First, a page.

In the aftermath of the suppression of the king movement, the colonial government, having confiscated Kingitanga land in the Waikato valley, was content to leave the King Movement alone as they believed that the immediate threat to Auckland had passed. The King Country, mountainous, poor and isolated, was not a very attractive conquest, and the thought of fighting the rebels in a mountainous region despite well developed supply lines from Auckland to the Waikato via the Waikato river and the construction of a telegraph system cannot have appealed to General Cameron who was busy in Tauranga. King Tāwhiao and his followers were able to maintain a rebel Māori monarchy in exile and a refuge for rebel Māori opposed to the government for more than a decade although living conditions were very poor. This may be partly due to the large influx of about 3,500 Waikato people who swamped the resources of the approximately 800 Maniapoto living in the rohe. During his rampage through the North Island in the late 1860s, the rebellious Te Kooti, whose guerrilla gang had murdered at least 100 settlers and loyal Māori,including killing children and women, twice went to the Māori king to seek his support. The first time, the king refused to have anything to do with him as Te Kooti had vowed to take over leadership from the king when he first landed at Gisborne in the hi jacked ship. Later when Te Kooti was on the run and many of his Tuhoe supporters had either deserted him or had died in battles, Rewi Maniapoto agreed to give him sanctuary, initially against the will of the king. The king helped the government Māori troops locate Te Kooti by giving them free passage through his rohe (territory). This was another factor that led to the breakdown of relations between the king and Maniapoto. Maniapoto gave Te Kooti shelter in the remote Mokau valley without the king's consent. In the mid-1870s, Tawhiao reluctantly agreed to give Te Kooti formal protection provided Te Kooti kept the peace, after Te Kooti had tried to get involved in an armed conflict with a North Taranaki tribe Ngati Mutunga, over gold prospecting in the Mokau valley. Te Kooti had been allowed to the river mouth by Rewi to collect kai moana (sea food)and observed prospectors and Ngati Mutunga at the river mouth. During that time, Te Kooti developed his Ringatu cult further and further developed his fondness for alcohol and women. The king was never entirely at peace with Te Kooti's far more aggressive attitude.Gilbert Mair who acted as government agent in the 1870s to try to establish a working relationship with the Kingites ,observerved the frosty relationship between the 2 men with Tawhaio refusing to acknowledge Te Kooti's presence or eat with him. As both the king and Te Kooti were guests of Maniapoto there was little he could do. Te Kooti preached the Ringatu faith around the North Island, watched closely by the government. When Te Kooti left the King Country to try to restart his rebellion in Poverty Bay in the 1880s the government was quickly able to locate him at Waioeka Pa and sent an artillery unit arrest him with information provided by more friendly Māori leaders.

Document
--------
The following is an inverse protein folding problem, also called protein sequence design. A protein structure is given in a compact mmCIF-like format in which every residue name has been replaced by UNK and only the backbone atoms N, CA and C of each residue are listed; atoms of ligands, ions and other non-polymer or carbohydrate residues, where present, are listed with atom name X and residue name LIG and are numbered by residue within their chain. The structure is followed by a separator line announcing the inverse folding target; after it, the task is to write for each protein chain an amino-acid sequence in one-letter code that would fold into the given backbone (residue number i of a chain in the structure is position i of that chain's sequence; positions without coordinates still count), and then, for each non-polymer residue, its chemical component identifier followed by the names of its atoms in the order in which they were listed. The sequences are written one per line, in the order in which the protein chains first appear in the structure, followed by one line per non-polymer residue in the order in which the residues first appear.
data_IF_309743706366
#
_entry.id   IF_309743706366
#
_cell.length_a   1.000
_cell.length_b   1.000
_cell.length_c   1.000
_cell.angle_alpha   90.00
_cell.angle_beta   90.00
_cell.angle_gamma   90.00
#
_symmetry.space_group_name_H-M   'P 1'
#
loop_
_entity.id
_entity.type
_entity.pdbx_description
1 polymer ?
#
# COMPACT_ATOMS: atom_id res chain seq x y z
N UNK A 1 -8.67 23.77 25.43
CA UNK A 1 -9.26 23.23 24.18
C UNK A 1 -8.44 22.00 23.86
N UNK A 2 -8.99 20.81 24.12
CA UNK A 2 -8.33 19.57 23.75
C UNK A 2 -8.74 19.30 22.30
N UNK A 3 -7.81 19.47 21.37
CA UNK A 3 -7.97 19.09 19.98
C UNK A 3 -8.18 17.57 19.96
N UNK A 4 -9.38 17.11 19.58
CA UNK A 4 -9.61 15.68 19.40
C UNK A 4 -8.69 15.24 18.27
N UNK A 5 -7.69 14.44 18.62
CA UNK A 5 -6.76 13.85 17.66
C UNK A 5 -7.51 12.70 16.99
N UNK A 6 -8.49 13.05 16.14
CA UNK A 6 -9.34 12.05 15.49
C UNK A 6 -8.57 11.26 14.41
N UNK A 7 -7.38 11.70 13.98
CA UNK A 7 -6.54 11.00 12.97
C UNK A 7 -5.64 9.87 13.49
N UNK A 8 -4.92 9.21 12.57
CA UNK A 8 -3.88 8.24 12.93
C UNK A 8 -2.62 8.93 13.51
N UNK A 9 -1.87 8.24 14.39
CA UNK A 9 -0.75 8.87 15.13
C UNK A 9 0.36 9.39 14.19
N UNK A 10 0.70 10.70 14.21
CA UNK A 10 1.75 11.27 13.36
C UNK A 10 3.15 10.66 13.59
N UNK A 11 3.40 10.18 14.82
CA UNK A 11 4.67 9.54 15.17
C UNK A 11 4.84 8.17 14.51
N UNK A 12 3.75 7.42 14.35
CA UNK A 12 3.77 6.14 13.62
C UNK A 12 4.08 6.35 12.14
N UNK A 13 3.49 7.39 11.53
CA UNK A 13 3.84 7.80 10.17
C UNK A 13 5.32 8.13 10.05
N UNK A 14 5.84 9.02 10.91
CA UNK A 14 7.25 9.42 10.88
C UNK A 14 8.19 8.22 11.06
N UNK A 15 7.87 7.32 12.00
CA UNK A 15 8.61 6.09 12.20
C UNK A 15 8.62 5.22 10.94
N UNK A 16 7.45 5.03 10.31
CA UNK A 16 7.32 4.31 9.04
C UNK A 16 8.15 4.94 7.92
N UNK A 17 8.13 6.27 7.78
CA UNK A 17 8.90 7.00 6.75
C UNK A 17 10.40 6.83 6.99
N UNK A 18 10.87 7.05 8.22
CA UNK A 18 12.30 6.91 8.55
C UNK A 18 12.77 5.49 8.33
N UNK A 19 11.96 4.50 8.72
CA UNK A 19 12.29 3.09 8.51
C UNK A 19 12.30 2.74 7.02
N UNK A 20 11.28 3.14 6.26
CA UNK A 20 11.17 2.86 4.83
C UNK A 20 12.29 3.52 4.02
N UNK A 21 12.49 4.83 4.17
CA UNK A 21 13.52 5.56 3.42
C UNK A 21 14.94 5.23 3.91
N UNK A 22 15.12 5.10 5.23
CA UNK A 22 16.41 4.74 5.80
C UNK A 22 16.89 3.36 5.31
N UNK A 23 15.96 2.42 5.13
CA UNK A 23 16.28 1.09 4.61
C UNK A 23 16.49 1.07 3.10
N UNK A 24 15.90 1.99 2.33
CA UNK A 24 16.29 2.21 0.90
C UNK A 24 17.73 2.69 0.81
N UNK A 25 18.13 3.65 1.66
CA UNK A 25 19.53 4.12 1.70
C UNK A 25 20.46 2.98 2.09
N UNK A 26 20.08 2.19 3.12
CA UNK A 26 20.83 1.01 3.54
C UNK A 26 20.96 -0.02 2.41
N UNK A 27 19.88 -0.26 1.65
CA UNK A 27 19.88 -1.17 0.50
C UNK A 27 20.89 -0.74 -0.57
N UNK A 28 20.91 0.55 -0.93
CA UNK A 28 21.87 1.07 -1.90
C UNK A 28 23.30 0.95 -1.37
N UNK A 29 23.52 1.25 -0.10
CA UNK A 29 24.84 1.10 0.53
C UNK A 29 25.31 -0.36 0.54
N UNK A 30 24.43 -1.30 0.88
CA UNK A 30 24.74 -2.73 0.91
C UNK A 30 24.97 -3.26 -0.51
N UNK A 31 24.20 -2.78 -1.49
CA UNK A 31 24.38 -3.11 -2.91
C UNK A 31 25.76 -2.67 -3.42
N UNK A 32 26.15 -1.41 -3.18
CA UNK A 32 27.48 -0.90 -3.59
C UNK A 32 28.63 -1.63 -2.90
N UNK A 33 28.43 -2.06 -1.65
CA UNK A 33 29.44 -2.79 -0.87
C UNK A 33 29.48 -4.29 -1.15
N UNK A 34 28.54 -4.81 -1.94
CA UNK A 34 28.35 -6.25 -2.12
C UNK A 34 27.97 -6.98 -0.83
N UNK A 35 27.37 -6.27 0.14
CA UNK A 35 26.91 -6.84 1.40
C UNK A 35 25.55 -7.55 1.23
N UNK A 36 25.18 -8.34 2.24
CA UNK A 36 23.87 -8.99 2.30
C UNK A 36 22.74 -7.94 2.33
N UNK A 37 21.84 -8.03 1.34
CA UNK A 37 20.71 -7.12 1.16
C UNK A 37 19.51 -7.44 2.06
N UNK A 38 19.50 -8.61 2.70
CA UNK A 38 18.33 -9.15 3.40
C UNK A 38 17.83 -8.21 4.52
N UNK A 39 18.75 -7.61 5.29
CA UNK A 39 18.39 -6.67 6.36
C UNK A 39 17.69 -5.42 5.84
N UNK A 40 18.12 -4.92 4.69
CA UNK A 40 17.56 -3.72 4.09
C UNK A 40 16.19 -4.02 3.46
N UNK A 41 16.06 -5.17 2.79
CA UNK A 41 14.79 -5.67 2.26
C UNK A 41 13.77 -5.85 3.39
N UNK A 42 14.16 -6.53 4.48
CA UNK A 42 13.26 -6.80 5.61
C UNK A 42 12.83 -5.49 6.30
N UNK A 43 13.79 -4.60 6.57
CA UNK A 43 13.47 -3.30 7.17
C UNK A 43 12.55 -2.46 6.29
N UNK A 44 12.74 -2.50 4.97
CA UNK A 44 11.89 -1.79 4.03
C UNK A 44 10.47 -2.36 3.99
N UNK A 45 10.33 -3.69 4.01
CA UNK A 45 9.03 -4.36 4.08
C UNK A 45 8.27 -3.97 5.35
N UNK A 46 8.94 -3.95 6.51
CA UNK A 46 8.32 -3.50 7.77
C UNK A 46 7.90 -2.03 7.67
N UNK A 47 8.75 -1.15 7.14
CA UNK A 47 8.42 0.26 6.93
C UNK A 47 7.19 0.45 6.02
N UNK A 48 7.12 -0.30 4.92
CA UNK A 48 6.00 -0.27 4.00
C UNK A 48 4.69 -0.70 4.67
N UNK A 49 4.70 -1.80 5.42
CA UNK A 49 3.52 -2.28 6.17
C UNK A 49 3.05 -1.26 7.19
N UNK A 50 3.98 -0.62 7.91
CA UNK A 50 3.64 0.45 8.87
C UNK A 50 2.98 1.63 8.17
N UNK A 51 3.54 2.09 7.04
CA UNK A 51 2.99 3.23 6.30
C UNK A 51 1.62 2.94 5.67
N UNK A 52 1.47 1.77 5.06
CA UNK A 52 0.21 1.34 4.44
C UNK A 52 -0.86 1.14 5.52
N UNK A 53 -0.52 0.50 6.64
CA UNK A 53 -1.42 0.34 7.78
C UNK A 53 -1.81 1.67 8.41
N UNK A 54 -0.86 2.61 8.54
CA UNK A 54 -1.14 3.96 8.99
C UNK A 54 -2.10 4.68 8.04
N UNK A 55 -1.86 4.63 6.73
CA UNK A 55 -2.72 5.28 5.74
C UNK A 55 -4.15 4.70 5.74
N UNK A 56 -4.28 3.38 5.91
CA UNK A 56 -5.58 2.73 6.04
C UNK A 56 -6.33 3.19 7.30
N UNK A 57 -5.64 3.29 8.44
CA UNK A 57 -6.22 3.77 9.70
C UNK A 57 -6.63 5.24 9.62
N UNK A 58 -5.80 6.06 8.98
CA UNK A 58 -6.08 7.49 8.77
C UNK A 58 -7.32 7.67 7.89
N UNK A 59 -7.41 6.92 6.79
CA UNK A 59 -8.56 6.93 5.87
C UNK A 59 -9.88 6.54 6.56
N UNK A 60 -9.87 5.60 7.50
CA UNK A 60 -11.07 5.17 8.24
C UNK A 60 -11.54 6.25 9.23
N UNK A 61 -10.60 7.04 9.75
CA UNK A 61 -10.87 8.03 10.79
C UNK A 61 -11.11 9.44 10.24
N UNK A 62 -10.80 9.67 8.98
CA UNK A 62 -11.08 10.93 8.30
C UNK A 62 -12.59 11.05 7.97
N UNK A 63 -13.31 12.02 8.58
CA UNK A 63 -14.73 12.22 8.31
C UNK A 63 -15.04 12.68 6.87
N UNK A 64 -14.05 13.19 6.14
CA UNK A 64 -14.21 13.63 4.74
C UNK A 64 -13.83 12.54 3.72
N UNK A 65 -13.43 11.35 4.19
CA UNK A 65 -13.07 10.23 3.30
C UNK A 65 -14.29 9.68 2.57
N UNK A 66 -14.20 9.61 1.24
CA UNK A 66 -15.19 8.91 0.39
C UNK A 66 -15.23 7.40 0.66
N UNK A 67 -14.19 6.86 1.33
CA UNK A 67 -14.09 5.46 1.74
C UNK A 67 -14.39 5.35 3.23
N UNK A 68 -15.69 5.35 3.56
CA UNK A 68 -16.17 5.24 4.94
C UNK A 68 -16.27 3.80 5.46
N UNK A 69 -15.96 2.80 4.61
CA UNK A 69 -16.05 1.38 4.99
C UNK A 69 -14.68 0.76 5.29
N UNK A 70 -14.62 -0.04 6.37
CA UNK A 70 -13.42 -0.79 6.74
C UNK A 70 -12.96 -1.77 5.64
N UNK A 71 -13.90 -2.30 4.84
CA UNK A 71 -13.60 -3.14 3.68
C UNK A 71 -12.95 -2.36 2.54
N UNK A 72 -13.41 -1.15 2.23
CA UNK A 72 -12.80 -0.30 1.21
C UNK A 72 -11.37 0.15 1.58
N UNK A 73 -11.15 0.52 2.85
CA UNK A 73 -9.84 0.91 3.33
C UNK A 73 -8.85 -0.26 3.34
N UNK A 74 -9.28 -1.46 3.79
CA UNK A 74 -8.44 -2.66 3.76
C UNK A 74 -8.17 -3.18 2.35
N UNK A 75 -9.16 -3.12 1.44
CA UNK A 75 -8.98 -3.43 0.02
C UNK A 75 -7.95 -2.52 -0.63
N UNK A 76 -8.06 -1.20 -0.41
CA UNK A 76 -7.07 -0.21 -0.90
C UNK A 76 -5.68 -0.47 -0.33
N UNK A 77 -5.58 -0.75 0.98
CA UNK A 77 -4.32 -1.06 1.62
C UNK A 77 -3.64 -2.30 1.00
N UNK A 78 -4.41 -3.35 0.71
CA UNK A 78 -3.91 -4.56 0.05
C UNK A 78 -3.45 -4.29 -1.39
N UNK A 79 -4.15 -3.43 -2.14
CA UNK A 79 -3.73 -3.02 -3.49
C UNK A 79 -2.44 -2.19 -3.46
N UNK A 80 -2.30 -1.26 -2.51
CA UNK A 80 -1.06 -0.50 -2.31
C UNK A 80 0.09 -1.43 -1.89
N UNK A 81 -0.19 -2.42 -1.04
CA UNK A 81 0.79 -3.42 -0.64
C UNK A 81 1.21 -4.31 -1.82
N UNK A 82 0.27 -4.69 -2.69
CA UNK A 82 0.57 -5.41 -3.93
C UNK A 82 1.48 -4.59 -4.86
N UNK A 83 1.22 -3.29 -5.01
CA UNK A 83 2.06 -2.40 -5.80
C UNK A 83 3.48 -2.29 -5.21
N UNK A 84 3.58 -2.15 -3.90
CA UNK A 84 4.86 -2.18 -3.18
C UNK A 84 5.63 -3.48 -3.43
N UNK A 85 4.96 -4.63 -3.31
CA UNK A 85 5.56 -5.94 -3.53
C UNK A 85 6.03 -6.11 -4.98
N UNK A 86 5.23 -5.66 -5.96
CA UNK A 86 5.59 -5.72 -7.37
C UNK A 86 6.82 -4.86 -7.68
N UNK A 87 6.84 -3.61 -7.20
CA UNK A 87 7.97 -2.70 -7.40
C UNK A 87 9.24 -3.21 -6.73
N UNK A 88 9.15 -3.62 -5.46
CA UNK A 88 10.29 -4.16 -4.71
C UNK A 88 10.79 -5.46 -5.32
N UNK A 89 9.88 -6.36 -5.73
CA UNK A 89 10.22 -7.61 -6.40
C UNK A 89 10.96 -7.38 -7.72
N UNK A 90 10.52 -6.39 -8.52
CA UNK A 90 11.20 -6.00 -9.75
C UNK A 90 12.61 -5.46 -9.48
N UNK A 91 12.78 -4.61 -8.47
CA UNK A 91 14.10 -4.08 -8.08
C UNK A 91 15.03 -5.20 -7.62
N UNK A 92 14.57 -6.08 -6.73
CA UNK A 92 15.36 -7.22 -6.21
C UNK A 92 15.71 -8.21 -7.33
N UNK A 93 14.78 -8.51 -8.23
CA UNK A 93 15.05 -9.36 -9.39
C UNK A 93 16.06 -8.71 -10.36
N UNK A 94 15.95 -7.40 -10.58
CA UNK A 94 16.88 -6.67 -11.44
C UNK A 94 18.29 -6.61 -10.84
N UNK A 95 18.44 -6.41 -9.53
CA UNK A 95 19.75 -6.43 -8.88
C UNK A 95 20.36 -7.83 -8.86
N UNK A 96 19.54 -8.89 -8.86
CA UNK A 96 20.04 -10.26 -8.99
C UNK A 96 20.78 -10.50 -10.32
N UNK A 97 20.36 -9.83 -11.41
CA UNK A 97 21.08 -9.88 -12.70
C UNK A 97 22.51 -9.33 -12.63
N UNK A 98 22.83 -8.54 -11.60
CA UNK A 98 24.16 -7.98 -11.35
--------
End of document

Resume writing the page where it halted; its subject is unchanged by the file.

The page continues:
Finally, in 1881, as a result of ongoing friction with his hosts over the question of land sales, and a general amnesty being granted to the rebels, Tāwhiao emerged and laid down the King Movement's arms and by 1883, after successful negotiations between the government and Wahanui, Rewi and Taonui, the King Country was made accessible to Europeans and opened to road surveying, but with a prohibition on the sale of alcohol throughout the district. The alcohol ban lasted until 1953 – as a young man, John A. Lee was jailed for smuggling alcohol into the area around 1910. The ban on alcohol was possibly the result of the arrival of Te Kooti, who was well known as a drunkard in his youth and seems to have returned to this practice by the late 1870s.